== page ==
Solutions around drinks waste

The drinks industry in the UK can be divided into alcoholic and non-alcoholic categories. Together they are estimated to contribute around 2.3 million tonnes of packaging into the UK’s waste stream - with about half being disposed of by consumers as domestic waste.

Common drinks packaging formats are bottles, cans, liquid cartons and pouches.  They come in glass, plastic (such as PET and HDPE), metals (steel and aluminium), paper and card and other multi-layered materials.

Scope for making efficiencies

The drinks industry has been working closely with WRAP to optimise packaging and are looking at where further efficiencies can be made through:

  • using less material during the product design process;
  • considering re-use opportunities;
  • reducing packaging weight;
  • increasing the use of recycled content; and
  • designing for recyclability to encourage recycling and support closed loop systems.

The main category areas of focus are: 

Alcoholic Drinks: Wine, Beer & Cider and Spirits

Non-Alcoholic Drinks: Soft drinks (including bottled water).  (Note: this excludes milk, tea and coffee which can be found under the Chilled & Frozen and Ambient categories).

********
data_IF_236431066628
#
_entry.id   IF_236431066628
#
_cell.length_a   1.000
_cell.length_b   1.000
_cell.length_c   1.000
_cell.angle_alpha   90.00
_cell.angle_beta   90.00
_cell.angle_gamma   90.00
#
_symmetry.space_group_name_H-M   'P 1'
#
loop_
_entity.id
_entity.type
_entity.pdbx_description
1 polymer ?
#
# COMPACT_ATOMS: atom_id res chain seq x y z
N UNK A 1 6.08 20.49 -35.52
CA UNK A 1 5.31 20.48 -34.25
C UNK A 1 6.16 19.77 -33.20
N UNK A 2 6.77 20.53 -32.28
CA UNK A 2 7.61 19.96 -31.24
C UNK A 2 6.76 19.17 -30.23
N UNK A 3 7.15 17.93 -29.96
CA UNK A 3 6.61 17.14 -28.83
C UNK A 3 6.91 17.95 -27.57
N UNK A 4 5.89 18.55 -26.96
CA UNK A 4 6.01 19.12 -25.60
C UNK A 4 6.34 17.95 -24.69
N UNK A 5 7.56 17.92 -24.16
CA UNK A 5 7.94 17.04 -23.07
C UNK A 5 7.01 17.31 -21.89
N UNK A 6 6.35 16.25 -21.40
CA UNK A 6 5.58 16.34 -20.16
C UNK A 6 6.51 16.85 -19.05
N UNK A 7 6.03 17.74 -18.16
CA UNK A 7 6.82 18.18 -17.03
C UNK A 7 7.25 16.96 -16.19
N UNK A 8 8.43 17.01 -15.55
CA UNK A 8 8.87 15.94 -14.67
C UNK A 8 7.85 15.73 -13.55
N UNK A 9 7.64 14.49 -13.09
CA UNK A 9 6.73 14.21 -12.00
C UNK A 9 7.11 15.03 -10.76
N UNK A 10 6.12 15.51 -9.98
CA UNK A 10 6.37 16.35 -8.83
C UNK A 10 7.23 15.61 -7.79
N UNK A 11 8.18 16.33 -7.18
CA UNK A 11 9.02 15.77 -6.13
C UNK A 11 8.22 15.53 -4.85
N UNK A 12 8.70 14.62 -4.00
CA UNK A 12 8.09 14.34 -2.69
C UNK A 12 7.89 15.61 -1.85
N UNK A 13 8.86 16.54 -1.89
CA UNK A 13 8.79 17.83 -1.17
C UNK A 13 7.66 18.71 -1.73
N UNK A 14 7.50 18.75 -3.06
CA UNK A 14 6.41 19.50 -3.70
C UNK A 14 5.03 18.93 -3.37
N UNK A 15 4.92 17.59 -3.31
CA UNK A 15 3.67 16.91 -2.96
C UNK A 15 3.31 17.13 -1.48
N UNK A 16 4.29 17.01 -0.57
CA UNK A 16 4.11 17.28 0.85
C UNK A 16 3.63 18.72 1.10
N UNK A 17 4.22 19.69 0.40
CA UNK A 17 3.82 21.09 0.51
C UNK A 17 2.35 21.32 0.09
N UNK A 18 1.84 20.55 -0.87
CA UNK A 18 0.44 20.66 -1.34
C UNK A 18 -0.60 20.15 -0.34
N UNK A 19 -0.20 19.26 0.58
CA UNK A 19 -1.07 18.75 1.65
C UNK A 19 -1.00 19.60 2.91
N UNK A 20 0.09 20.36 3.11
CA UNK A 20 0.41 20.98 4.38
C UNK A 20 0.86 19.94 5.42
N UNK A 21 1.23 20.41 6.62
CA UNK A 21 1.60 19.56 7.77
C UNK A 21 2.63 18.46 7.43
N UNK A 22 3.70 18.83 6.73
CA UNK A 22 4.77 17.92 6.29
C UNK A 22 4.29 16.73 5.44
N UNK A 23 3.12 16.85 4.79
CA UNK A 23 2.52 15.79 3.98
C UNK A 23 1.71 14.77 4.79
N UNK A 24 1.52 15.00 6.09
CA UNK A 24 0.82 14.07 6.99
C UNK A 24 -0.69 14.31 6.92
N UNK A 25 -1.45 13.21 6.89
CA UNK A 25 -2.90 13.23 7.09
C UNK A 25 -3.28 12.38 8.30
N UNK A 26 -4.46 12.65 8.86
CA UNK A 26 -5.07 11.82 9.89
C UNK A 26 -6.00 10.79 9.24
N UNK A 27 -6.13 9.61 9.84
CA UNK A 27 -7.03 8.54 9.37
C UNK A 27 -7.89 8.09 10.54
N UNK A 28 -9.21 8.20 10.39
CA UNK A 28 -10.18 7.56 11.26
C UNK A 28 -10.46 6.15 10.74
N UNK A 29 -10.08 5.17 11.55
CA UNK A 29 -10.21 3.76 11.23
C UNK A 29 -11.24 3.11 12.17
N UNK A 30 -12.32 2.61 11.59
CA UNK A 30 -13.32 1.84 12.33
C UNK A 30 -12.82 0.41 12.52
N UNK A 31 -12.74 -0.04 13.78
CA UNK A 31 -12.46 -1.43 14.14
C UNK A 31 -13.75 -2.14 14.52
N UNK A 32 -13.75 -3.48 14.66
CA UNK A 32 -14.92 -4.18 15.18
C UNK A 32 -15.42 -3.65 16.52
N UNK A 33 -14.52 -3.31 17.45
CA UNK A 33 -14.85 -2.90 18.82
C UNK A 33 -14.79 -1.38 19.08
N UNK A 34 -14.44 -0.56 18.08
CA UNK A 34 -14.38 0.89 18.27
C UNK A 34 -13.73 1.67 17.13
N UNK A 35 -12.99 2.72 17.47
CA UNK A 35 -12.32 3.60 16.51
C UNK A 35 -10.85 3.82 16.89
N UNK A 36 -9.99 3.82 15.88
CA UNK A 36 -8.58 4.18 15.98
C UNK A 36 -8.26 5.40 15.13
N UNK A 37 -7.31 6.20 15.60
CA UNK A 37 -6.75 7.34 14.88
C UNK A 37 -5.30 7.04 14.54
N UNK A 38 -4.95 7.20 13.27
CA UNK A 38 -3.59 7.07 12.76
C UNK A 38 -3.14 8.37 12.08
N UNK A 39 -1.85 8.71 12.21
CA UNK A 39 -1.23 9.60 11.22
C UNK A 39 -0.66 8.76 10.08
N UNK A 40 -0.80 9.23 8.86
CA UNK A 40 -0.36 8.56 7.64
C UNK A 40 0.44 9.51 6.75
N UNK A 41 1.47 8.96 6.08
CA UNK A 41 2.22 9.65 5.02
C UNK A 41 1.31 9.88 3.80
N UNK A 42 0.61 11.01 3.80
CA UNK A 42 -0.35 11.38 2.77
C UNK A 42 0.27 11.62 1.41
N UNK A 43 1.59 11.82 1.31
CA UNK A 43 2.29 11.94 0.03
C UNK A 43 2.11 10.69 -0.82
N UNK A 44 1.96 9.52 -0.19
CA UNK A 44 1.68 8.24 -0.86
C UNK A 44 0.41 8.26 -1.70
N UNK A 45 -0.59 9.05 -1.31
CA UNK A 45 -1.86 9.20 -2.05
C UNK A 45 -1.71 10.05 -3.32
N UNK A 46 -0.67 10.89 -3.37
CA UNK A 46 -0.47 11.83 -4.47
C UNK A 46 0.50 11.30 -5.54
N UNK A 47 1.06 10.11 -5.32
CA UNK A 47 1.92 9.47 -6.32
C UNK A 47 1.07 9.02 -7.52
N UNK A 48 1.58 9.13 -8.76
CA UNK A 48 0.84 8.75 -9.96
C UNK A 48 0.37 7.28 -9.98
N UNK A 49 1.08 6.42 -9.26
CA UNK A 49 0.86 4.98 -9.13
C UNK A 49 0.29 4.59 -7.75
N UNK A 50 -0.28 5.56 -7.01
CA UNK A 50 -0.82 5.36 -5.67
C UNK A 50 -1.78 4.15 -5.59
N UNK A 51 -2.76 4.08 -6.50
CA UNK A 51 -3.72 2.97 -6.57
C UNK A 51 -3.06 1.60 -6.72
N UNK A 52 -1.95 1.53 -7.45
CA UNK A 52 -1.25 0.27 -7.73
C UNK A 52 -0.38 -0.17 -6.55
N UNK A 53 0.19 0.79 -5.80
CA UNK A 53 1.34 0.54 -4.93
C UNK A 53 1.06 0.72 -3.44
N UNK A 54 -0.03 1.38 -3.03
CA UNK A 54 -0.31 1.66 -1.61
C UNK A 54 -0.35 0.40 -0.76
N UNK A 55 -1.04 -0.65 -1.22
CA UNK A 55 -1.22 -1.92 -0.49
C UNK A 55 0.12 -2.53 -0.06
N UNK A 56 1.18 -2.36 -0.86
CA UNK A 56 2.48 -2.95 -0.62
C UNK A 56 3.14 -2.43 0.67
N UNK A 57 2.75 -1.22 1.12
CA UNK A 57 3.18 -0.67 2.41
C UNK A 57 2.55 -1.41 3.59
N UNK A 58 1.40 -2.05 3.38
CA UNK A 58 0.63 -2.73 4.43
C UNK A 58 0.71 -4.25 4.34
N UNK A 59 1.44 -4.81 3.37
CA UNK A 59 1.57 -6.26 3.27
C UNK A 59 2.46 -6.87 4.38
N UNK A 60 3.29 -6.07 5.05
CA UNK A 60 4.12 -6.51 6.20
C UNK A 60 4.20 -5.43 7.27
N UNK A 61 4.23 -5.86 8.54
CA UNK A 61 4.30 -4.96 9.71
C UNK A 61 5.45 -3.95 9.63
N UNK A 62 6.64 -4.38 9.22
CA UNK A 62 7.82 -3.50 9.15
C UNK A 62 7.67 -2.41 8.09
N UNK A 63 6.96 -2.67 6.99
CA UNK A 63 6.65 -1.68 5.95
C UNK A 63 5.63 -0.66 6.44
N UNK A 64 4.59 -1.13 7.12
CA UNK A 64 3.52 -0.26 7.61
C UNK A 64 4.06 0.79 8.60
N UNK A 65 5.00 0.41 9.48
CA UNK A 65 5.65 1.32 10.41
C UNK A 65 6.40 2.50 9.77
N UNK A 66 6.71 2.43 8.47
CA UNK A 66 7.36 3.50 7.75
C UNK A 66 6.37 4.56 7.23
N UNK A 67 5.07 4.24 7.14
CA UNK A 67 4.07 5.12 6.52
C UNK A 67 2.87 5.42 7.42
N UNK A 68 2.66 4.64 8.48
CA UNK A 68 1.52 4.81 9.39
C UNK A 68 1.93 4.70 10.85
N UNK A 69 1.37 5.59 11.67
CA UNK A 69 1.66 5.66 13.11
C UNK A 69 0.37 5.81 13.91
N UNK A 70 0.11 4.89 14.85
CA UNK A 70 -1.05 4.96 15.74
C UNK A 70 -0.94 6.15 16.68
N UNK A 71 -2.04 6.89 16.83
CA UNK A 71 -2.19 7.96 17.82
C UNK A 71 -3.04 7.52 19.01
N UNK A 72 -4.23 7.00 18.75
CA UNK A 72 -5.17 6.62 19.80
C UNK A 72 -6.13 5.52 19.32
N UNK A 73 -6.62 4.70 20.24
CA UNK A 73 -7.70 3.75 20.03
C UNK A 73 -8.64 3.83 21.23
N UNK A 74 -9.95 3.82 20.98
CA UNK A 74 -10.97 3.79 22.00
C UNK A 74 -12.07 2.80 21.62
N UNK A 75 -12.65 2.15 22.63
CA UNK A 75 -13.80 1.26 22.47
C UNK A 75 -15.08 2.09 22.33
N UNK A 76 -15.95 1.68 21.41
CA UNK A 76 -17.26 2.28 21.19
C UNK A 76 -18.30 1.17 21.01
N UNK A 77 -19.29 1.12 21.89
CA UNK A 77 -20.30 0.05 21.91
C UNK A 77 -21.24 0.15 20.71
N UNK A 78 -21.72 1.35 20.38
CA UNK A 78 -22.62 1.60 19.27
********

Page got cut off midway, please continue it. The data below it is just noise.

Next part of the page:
Supporting the retail supply chain

WRAP has been working alongside the drinks supply chain (manufacturers, fillers, retailers, brands) and trade associations to identify opportunities for collaboration and to develop plans to improve resource efficiency across the sector.  This includes own-label and branded products. 

Helping the consumer

It is estimated that 1.8 million tonnes per year of food and drink (770 million litres of drink) is disposed of by UK householders 'down the drain'.  Most of this could have been avoided if it had been better stored in the home, or with better planning or preparation. 

By far the biggest amount thrown away is drink and dairy - milk being the most, followed by carbonated soft drinks, then fruit juice and smoothies. 

WRAP is addressing this by, amongst other things, investigating portioning, pack sizes, use of new technology such as in-store self-dispensing and researching consumer behaviour and developing specific messaging.

Lord Henley quote

At the inaugural meeting of the Courtauld Commitment 2 in July 2010, Lord Henley, Department of Environment, Food and Rural Affairs (Defra) said:

"This government is right behind you … and waste is one of the biggest environmental challenges facing this country.  We must all work together, exploring ideas, sharing innovations and successes."  

The drinks sector was highlighted as being key to achieving the Commitment.